The dollar retook ¥98 on Thursday in Tokyo as the yen was sold, reversing the previous day’s safe-haven buying in response to the tense Syrian situation.
At 5 p.m., the dollar was quoted at ¥98.14-18, up from ¥97.48-50 at the same time Wednesday. The euro stood at $1.3263-3264, down from $1.3379-3380, and at ¥130.13-23, down from ¥130.43-45.
The dollar came under downward pressure Wednesday due to mounting expectations of U.S. and European military intervention in Syria, but it firmed Thursday as the flight to safety took a breather, traders said.
After Tokyo stocks got off to a robust start and extended gains, yen selling against the dollar accelerated.
“Stop-loss selling of the Japanese currency was triggered by the greenback’s rise to around ¥98,” a market source said.
“The dollar attracted buybacks after heated selling amid rapidly increased risk-averse sentiment,” a major Japanese bank official said.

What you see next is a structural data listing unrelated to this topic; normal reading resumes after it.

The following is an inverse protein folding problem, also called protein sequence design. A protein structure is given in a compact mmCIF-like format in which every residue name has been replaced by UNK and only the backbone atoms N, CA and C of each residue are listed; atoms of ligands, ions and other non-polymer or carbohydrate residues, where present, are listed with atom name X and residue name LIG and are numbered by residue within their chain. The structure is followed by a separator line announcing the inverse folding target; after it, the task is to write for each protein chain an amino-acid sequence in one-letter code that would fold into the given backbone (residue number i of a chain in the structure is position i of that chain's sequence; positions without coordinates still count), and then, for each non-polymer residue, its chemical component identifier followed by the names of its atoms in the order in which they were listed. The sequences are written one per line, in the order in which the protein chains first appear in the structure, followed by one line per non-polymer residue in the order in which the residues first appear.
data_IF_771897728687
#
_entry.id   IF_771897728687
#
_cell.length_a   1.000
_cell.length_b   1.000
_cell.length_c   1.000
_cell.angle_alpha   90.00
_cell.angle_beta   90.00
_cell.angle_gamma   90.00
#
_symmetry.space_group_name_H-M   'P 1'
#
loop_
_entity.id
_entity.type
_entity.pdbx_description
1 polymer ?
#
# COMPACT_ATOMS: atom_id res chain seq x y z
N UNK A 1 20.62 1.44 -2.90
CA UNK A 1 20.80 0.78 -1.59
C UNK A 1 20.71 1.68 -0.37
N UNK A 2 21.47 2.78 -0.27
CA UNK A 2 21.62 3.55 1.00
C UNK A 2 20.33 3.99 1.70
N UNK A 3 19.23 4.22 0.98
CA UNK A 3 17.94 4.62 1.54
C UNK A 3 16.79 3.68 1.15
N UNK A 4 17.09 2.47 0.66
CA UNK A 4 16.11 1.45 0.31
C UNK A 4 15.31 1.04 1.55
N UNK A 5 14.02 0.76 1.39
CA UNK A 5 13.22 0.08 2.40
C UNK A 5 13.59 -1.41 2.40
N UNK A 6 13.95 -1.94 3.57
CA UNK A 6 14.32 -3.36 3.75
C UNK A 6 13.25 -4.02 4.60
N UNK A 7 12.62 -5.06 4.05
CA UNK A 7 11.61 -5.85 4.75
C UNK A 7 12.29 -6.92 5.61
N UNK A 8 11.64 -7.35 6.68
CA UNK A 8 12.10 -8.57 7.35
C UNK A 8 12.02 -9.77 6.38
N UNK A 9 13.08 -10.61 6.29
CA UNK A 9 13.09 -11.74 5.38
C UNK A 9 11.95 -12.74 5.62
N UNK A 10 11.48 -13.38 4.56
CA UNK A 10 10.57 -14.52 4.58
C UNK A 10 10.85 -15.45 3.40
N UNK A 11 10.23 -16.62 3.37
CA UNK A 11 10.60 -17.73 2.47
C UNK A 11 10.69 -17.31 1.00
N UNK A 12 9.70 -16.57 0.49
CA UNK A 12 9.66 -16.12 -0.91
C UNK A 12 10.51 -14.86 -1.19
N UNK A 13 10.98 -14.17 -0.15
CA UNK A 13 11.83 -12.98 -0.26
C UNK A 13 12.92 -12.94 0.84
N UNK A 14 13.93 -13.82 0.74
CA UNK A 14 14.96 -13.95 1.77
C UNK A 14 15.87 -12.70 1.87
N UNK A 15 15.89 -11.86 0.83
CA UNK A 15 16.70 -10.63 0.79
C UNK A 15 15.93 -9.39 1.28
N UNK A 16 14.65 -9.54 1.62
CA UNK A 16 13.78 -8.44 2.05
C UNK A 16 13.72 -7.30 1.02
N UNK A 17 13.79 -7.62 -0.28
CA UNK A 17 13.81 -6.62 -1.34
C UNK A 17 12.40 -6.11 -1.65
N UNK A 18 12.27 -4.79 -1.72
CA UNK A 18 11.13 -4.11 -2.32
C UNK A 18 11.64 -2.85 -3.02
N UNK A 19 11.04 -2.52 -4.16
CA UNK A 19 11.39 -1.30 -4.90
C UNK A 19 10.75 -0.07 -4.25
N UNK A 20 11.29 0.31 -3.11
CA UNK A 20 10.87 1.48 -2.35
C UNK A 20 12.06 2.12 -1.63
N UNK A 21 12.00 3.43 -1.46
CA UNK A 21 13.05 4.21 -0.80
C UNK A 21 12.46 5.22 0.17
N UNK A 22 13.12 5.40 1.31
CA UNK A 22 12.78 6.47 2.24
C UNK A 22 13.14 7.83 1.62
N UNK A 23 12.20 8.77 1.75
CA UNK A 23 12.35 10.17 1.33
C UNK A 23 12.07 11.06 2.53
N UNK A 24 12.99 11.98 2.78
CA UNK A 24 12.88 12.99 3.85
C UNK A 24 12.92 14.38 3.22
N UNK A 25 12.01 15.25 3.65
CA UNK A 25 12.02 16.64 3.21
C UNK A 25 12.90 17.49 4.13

Market jitters over the Syrian situation weakened somewhat because the anticipated military intervention is unlikely to happen soon, traders said.
In addition, President Barack Obama suggested strikes on Syria would be carried out swiftly so the United States can avoid getting embroiled in an open-ended conflict, said an official of a foreign exchange margin trading firm.
The military action, if any, would have only a limited impact on the currency market, a major bank official said.
For now, the market shifted its focus from Syria to economic indicators due out later Thursday, such as revised U.S. gross domestic product data for April-June and weekly jobless claims.